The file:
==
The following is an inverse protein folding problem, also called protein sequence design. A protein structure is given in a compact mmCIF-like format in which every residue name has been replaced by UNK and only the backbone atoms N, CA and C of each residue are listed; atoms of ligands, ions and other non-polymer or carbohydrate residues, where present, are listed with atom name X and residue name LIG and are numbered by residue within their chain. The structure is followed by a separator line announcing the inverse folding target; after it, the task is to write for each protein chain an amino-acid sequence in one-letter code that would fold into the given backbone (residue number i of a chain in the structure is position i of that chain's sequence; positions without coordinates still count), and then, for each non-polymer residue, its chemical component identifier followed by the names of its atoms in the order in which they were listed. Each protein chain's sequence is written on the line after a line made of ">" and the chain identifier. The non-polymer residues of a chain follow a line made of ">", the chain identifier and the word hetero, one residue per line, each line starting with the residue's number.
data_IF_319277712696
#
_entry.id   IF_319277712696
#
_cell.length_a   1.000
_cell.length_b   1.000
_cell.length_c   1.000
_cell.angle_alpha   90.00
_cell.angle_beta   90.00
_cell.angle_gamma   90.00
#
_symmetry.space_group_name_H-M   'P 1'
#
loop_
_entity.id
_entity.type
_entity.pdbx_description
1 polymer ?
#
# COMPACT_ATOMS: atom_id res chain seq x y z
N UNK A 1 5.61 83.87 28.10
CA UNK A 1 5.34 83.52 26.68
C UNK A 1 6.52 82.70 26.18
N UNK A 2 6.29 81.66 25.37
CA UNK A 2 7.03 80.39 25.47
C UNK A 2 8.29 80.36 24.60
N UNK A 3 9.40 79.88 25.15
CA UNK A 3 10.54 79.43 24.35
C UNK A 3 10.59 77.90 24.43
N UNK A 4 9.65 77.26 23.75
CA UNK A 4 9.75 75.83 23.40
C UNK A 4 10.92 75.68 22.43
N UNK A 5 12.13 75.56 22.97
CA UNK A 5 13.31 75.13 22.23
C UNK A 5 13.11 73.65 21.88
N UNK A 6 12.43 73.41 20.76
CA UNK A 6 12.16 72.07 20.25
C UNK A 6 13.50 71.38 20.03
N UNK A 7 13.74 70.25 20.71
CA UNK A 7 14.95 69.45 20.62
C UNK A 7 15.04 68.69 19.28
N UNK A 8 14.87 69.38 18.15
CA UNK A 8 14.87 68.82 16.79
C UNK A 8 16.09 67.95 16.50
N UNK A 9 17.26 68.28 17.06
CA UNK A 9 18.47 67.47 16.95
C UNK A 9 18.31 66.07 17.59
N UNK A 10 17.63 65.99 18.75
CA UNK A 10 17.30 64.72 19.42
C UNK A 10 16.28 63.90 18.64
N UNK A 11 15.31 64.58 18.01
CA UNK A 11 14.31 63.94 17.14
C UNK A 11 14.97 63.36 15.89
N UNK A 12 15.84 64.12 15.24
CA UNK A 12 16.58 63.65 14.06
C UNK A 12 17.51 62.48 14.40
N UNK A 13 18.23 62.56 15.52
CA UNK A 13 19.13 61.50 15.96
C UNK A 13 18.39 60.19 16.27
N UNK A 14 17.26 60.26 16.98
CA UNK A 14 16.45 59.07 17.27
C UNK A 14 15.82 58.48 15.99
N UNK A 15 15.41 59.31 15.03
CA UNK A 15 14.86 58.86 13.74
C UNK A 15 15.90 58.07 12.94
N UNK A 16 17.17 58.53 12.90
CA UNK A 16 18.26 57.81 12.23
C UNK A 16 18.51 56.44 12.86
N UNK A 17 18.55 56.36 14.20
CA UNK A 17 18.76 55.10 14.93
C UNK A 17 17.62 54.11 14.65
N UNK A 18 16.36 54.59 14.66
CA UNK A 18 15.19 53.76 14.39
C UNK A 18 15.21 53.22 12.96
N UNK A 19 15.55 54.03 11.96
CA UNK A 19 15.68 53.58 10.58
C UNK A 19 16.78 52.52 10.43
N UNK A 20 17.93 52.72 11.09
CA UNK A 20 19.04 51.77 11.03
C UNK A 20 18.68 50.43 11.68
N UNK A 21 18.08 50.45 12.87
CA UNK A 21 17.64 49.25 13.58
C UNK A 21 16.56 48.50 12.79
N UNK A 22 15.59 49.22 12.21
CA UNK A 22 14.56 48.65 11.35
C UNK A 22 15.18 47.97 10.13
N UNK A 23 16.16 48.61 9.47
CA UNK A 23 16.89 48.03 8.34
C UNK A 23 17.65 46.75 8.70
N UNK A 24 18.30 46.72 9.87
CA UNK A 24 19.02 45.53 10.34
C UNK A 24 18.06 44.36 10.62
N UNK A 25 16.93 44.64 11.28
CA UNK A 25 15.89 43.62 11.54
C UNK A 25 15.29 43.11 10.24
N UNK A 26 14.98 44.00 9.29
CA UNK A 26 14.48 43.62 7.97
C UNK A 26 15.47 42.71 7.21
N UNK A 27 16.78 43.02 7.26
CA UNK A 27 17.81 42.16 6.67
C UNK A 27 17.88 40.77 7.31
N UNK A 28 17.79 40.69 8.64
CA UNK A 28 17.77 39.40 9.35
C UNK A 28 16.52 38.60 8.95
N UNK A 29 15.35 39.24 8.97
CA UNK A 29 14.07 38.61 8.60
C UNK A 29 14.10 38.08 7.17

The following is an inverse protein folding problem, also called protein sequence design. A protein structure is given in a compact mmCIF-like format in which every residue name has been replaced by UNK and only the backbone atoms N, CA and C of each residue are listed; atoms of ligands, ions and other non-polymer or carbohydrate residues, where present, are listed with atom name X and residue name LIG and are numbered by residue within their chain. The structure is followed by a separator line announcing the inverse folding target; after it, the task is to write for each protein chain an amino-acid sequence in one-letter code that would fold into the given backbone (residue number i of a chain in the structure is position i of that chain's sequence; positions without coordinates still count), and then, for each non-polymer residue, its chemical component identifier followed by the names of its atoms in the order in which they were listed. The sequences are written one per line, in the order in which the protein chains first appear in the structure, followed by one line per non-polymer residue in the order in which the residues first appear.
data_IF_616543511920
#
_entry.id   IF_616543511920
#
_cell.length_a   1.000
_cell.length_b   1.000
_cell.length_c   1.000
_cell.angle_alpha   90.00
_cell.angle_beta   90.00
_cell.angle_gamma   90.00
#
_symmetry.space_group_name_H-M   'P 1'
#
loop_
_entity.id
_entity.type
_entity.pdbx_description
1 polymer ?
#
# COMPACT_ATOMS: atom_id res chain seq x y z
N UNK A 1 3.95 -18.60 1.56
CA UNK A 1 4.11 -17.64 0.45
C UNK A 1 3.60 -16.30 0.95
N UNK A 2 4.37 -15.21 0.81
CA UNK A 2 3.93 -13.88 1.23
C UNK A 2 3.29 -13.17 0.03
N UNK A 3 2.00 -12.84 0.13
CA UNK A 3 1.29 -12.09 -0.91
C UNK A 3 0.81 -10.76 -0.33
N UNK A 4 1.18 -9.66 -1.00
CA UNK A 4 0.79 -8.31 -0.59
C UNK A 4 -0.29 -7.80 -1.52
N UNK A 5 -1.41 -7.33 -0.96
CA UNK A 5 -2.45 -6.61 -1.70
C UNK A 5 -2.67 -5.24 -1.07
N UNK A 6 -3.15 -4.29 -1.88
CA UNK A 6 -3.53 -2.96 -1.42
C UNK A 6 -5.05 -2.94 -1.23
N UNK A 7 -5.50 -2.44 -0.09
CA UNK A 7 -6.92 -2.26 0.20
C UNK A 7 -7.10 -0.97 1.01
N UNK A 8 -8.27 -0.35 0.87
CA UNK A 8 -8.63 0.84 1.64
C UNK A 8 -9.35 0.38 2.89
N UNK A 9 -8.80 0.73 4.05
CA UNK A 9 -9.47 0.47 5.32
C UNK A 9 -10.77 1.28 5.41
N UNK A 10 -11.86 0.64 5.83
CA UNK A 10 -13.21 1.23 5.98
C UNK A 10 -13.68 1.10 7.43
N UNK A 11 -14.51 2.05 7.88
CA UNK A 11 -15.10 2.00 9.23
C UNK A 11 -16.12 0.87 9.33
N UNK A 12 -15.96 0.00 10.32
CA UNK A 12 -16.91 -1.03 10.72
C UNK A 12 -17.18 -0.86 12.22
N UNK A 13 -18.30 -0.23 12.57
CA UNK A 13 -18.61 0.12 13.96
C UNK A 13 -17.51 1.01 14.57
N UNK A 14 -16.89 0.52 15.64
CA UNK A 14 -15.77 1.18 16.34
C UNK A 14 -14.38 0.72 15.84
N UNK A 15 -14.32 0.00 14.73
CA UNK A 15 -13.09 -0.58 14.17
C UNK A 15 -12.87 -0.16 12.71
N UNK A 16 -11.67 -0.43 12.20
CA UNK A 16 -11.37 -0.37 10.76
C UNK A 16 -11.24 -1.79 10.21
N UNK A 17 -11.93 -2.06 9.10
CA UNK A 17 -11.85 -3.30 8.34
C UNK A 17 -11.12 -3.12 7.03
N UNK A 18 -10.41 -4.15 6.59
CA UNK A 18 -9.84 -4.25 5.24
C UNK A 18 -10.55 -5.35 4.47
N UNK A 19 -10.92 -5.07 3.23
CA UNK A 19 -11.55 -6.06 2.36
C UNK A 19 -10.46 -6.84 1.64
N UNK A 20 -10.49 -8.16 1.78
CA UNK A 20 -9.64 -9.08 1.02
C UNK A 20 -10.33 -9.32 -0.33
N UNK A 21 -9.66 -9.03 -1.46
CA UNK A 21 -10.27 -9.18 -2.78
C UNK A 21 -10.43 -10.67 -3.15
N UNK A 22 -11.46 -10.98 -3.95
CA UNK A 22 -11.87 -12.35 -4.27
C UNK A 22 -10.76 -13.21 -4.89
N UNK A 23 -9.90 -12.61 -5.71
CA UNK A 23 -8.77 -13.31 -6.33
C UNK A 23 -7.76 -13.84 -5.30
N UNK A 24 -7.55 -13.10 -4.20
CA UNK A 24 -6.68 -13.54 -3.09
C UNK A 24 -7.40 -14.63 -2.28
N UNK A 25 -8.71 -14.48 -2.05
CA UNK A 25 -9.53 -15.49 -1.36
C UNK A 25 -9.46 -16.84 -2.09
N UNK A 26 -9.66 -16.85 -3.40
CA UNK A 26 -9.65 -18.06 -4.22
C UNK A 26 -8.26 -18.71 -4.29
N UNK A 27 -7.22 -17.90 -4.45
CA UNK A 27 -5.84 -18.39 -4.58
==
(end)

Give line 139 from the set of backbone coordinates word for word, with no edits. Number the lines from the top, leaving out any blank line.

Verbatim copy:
N UNK A 4 1.18 -9.66 -1.00